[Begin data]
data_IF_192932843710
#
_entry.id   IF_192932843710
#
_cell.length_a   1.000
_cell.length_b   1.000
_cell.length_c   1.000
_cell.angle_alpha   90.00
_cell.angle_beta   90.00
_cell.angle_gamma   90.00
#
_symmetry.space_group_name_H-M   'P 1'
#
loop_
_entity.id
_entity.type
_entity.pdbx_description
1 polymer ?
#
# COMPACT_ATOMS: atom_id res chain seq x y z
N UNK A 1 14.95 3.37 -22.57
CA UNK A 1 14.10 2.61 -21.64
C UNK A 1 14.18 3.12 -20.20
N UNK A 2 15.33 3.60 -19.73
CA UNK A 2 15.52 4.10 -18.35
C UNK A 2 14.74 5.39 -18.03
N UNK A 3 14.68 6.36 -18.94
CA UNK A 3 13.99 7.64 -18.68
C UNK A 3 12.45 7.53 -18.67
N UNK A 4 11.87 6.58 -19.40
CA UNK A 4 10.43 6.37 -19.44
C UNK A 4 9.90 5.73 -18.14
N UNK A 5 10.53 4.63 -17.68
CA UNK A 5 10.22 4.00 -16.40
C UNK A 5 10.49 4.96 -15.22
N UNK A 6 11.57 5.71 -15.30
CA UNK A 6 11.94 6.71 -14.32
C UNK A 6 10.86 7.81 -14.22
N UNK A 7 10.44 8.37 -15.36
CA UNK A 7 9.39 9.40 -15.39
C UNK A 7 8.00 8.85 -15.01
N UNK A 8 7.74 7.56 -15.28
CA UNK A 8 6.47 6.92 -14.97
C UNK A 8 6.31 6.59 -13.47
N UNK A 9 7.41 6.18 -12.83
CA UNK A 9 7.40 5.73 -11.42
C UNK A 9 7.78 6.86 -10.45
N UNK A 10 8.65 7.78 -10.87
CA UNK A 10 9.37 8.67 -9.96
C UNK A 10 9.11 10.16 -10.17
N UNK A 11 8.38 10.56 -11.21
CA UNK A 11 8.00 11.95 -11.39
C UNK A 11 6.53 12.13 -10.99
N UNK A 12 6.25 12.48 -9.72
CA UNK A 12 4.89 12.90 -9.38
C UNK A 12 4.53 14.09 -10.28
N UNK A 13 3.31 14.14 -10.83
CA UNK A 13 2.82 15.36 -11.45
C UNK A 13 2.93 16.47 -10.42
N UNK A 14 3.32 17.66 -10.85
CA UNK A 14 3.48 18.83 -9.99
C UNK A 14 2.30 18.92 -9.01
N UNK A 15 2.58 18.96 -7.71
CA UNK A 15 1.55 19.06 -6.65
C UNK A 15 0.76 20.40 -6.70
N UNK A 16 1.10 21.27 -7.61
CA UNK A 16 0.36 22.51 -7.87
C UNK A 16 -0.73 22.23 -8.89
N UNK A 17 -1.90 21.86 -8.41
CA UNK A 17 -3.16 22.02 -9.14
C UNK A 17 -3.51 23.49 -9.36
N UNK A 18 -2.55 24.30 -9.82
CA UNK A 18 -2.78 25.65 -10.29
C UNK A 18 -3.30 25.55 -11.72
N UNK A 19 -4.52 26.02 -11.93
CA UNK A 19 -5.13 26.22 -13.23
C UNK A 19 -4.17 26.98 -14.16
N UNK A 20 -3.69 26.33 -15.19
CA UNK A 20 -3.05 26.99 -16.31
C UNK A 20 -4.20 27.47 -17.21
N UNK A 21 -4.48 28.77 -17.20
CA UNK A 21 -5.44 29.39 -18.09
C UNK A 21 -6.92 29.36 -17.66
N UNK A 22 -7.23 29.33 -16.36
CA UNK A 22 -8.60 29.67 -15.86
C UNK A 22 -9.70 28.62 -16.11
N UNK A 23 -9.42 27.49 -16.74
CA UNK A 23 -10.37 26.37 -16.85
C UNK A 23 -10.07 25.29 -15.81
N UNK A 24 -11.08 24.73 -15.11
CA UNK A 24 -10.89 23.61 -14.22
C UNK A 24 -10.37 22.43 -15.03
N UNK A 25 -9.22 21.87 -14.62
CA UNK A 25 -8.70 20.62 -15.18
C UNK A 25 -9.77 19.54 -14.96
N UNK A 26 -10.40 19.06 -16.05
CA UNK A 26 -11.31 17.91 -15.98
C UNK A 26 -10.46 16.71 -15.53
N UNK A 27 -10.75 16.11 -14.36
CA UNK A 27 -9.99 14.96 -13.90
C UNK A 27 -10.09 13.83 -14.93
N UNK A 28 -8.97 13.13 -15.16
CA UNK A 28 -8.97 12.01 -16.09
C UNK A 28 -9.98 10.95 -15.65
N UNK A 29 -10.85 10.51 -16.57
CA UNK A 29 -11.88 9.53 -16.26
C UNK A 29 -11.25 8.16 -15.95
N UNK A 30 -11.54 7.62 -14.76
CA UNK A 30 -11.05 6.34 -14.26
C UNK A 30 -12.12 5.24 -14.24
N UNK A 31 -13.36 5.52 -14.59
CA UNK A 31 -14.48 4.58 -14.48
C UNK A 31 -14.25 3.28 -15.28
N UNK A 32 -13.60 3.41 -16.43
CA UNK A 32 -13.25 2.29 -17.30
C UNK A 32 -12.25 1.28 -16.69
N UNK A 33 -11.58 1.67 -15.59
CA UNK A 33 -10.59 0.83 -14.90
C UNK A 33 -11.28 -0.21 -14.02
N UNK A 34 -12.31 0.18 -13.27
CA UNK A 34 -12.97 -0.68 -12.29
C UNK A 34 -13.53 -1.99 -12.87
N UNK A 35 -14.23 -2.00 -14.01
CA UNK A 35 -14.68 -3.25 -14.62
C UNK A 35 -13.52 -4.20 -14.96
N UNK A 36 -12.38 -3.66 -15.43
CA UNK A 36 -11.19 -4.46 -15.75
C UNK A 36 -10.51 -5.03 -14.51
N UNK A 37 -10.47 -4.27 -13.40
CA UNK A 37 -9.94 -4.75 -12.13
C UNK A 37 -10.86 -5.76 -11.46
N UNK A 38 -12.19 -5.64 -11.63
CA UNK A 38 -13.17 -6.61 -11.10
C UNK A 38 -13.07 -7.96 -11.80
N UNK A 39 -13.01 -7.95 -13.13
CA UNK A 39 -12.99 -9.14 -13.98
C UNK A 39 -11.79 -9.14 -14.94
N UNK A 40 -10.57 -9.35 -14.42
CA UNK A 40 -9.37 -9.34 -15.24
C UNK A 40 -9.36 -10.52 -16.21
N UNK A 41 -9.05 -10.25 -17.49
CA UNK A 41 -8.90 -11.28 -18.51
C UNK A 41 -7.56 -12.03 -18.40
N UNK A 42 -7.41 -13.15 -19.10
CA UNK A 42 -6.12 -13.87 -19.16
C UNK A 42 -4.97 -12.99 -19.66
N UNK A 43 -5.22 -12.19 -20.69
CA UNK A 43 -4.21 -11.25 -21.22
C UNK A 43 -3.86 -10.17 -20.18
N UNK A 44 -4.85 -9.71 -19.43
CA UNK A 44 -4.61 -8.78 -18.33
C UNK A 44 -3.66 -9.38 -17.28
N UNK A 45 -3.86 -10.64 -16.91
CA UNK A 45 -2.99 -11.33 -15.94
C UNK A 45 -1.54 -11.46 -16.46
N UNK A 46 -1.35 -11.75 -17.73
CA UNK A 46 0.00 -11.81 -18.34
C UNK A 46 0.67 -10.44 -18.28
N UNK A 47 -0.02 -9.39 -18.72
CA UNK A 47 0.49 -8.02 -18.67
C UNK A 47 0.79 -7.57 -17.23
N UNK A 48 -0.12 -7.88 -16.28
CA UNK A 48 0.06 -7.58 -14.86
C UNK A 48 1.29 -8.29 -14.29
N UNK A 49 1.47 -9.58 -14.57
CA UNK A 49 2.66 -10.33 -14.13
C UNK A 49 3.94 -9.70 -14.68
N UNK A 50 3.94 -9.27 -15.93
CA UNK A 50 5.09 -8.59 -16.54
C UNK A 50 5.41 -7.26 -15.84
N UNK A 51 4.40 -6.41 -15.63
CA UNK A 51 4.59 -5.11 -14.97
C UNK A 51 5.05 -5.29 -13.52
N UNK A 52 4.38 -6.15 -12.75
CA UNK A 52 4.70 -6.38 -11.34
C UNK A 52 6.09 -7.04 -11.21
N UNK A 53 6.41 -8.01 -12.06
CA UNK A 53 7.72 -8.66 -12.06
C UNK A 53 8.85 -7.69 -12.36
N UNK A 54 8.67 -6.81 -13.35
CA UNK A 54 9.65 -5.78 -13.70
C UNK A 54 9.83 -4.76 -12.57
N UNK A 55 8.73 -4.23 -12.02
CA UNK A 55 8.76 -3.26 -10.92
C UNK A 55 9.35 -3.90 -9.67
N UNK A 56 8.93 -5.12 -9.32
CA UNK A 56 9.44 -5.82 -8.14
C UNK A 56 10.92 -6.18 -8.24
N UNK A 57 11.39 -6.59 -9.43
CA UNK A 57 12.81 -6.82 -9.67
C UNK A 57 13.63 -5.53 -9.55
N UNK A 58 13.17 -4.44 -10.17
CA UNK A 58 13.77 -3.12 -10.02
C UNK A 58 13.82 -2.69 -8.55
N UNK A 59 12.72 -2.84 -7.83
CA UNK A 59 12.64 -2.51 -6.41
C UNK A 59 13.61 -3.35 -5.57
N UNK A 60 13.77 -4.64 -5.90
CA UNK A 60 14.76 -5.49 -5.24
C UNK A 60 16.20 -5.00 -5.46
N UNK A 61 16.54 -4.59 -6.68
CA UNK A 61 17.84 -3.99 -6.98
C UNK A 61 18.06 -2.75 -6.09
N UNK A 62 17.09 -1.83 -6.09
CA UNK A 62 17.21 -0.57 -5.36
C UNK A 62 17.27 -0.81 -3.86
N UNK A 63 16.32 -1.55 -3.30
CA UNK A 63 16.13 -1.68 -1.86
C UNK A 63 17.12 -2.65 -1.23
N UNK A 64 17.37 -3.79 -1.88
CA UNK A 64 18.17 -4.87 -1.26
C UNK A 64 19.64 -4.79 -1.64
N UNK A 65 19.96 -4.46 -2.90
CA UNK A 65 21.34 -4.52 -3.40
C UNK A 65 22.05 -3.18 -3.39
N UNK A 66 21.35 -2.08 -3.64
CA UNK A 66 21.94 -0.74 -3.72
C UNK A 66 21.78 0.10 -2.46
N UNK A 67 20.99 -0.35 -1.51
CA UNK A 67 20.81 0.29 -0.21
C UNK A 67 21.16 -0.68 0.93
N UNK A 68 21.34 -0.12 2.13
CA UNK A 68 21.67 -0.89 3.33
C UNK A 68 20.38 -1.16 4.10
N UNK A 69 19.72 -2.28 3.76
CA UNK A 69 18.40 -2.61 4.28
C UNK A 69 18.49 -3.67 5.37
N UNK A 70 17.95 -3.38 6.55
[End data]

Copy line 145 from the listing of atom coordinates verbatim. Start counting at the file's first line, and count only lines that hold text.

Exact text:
CA UNK A 42 -6.12 -13.87 -19.16